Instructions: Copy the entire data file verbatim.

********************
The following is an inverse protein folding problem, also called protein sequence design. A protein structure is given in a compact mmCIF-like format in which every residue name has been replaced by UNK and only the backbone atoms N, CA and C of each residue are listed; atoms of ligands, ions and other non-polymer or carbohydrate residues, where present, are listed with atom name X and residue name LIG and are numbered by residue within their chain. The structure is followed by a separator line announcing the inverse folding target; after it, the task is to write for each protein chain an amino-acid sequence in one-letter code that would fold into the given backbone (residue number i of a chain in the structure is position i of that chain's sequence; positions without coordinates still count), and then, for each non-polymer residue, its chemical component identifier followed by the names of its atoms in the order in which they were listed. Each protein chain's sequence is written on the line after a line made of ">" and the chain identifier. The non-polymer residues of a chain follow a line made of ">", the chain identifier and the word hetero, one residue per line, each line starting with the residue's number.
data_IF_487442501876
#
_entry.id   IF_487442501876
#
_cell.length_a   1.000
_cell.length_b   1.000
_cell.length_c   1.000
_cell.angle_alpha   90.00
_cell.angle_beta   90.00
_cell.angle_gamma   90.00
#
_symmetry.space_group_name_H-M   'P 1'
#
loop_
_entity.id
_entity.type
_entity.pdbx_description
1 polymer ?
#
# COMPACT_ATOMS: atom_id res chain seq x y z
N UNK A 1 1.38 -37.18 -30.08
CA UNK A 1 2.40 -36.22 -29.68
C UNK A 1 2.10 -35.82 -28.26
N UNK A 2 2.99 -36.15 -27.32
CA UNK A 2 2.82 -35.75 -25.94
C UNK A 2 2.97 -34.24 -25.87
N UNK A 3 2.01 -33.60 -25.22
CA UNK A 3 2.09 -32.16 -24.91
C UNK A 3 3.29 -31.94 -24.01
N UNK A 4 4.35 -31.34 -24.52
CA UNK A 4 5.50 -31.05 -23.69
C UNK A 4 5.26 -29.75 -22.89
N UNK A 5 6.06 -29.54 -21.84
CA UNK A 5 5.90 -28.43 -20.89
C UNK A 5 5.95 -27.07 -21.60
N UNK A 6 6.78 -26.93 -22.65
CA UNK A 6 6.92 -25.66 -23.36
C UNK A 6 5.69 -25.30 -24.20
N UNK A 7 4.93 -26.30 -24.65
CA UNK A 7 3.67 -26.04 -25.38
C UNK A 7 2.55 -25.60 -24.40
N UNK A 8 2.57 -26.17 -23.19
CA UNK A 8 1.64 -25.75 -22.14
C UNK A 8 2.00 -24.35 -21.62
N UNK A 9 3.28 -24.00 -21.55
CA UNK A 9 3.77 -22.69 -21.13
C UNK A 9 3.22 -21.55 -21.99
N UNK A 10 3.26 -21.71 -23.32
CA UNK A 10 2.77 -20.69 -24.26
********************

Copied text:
The following is an inverse protein folding problem, also called protein sequence design. A protein structure is given in a compact mmCIF-like format in which every residue name has been replaced by UNK and only the backbone atoms N, CA and C of each residue are listed; atoms of ligands, ions and other non-polymer or carbohydrate residues, where present, are listed with atom name X and residue name LIG and are numbered by residue within their chain. The structure is followed by a separator line announcing the inverse folding target; after it, the task is to write for each protein chain an amino-acid sequence in one-letter code that would fold into the given backbone (residue number i of a chain in the structure is position i of that chain's sequence; positions without coordinates still count), and then, for each non-polymer residue, its chemical component identifier followed by the names of its atoms in the order in which they were listed. Each protein chain's sequence is written on the line after a line made of ">" and the chain identifier. The non-polymer residues of a chain follow a line made of ">", the chain identifier and the word hetero, one residue per line, each line starting with the residue's number.
data_IF_487442501876
#
_entry.id   IF_487442501876
#
_cell.length_a   1.000
_cell.length_b   1.000
_cell.length_c   1.000
_cell.angle_alpha   90.00
_cell.angle_beta   90.00
_cell.angle_gamma   90.00
#
_symmetry.space_group_name_H-M   'P 1'
#
loop_
_entity.id
_entity.type
_entity.pdbx_description
1 polymer ?
#
# COMPACT_ATOMS: atom_id res chain seq x y z
N UNK A 1 1.38 -37.18 -30.08
CA UNK A 1 2.40 -36.22 -29.68
C UNK A 1 2.10 -35.82 -28.26
N UNK A 2 2.99 -36.15 -27.32
CA UNK A 2 2.82 -35.75 -25.94
C UNK A 2 2.97 -34.24 -25.87
N UNK A 3 2.01 -33.60 -25.22
CA UNK A 3 2.09 -32.16 -24.91
C UNK A 3 3.29 -31.94 -24.01
N UNK A 4 4.35 -31.34 -24.52
CA UNK A 4 5.50 -31.05 -23.69
C UNK A 4 5.26 -29.75 -22.89
N UNK A 5 6.06 -29.54 -21.84
CA UNK A 5 5.90 -28.43 -20.89
C UNK A 5 5.95 -27.07 -21.60
N UNK A 6 6.78 -26.93 -22.65
CA UNK A 6 6.92 -25.66 -23.36
C UNK A 6 5.69 -25.30 -24.20
N UNK A 7 4.93 -26.30 -24.65
CA UNK A 7 3.67 -26.04 -25.38
C UNK A 7 2.55 -25.60 -24.40
N UNK A 8 2.57 -26.17 -23.19
CA UNK A 8 1.64 -25.75 -22.14
C UNK A 8 2.00 -24.35 -21.62
N UNK A 9 3.28 -24.00 -21.55
CA UNK A 9 3.77 -22.69 -21.13
C UNK A 9 3.22 -21.55 -21.99
N UNK A 10 3.26 -21.71 -23.32
CA UNK A 10 2.77 -20.69 -24.26